Problem two is that after establishing this cool mechanic they proceed to throw it out the window because there’s this one girl that Cris has seen for some reason who is outside of the normal two minute window. He has seen her coming into a certain diner at a certain time, and he keeps going back there with the hope that this day will be the one where he finally meets her. Apparently there’s something special about this girl Liz. The issue with this is that the movie never bothers to resolve anything about her. Supposedly where Liz is concerned Cris’ power is much enhanced and he can see much further ahead (how far is never made clear) but still he is constantly shocked by things about to happen just seconds into the future.

Then there’s problem three – the whole main action plot of the movie. There’s this group of foreign terrorists who have smuggled a nuke into the US and a sort of female Fox Mulder who knows about Cris and his ability and wants to use him to prevent Armageddon. This FBI agent, Ferris, is obsessed with capturing Cris and forcing him to use his precog powers for the greater good. The terrorists are obsessed with killing him before he can reveal to the FBI the location of their weapon. Of course Liz gets caught in the crossfire. It’s a poorly thought out plot on many levels. For one, Cris very correctly points out that two minutes warning is not going to help much when a nuclear detonation is involved. For another, it’s unclear why both the FBI and the terrorists are so convinced that Cris is the key to their articular agenda. It is a frilly doily of a plot with more hole than material. Most frustratingly the final twist ending resolves absolutely nothing. He does actually want to help stop the terrorists and protect Liz, but I can’t figure out how the events as we see them at the end of this movie have that desired result.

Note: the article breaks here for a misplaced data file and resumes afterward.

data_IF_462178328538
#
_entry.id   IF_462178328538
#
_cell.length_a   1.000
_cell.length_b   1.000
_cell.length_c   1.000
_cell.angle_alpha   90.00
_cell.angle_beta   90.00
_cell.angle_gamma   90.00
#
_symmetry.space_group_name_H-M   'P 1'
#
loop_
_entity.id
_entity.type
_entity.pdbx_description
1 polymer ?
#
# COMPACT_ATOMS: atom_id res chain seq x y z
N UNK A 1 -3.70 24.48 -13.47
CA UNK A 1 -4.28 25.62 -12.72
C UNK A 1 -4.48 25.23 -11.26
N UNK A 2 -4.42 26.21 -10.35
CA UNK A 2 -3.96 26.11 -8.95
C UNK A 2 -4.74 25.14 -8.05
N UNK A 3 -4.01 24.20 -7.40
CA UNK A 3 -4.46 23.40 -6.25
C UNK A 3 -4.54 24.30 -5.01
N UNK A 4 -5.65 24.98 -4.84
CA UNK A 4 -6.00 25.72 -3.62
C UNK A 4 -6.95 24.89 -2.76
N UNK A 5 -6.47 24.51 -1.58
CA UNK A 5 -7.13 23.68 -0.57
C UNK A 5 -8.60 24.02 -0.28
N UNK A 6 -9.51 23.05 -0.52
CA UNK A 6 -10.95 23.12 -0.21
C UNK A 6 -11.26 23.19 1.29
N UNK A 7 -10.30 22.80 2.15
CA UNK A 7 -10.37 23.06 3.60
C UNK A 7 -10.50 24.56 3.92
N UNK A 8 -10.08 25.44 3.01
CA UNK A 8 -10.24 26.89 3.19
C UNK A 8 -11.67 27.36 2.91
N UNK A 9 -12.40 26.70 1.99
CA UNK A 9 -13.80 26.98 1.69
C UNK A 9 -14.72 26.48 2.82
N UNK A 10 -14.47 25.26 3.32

It drives me crazy that this movie is so lackluster. There are hints of the interesting world that Cris lives in, but they’re never explored to my satisfactionn. Take, as a minor and fairly spoiler free example, the moment when Cris picks up a phone and calls Ferris’ cell phone without thinking about it. Well this makes perfect sense – Cris would never dial a wrong number as long as the other party answered his phone. If he can truly see every possible future then he could easily explore every possible phone number until he found the one that worked. Likewise he should be able to instantly hack any password or PIN. There’s just so much potential here, and it saddens me that it isn’t lived up to.

It’s even more frustrating because I really want to see more of Cris and Ferris working together. Ferris is played by Julianne Moore, who gives her a strong and powerful vibe. She’s a woman used to being in command and getting her way. I enjoyed seeing her in action, and felt shortchanged that I got to see so little.

This movie is a tease. It introduces cool ideas and abandons them. It feels like it borrows some of its coolest moments from other movies (like the famous train escape from The Fugitive.) It sets clear rules and boundaries to the supernatural talents that Cris has, and promptly throws them out the window. It leaves me unfulfilled and frustrated, and wishing that it culd have been better done because I so very much love the concept.

April 28, 2011 Posted by | daily reviews | , , , | Leave a comment

Movie 400 – Field of Dreams

Field of Dreams – April 4th, 2011

A few things before I really get to the movie: One, we are now on movie 400. That’s pretty amazing to me. 400 movies in 400 days. We’ve watched through conventions, holidays and hospital visits. We’ve seen new movies, old movies, movies we liked, movies we hated. And we have a little under 200 more to go. I look at our list now and what’s left feels so small in comparison with when we started. Two, I had no idea this movie was based on a book. I often read through the IMDB trivia while we watch, because I like having a head full of pointless facts, and quite a lot of it had to do with the adaptation. Tomorrow I think I’m going to track down a copy of the book and check it out, because while I enjoy the movie, tidbits about the book intrigue me.

Now, on to the movie itself. This is one of those movies that everyone’s seen. It’s become a bit of a cultural icon, with the “If you build it…” line being quoted and spoofed all over the place. As is common with such things, it’s sort of reached the point where it’s inevitable that for every person who loves it and maintains that it’s a well made and meaningful movie, there’s someone else who thinks it’s overrated and maudlin. I fall somewhere in between. Because while I can see some of the criticism, I can’t deny that the movie makes me tear up every time I watch it. It has an emotional impact I appreciate.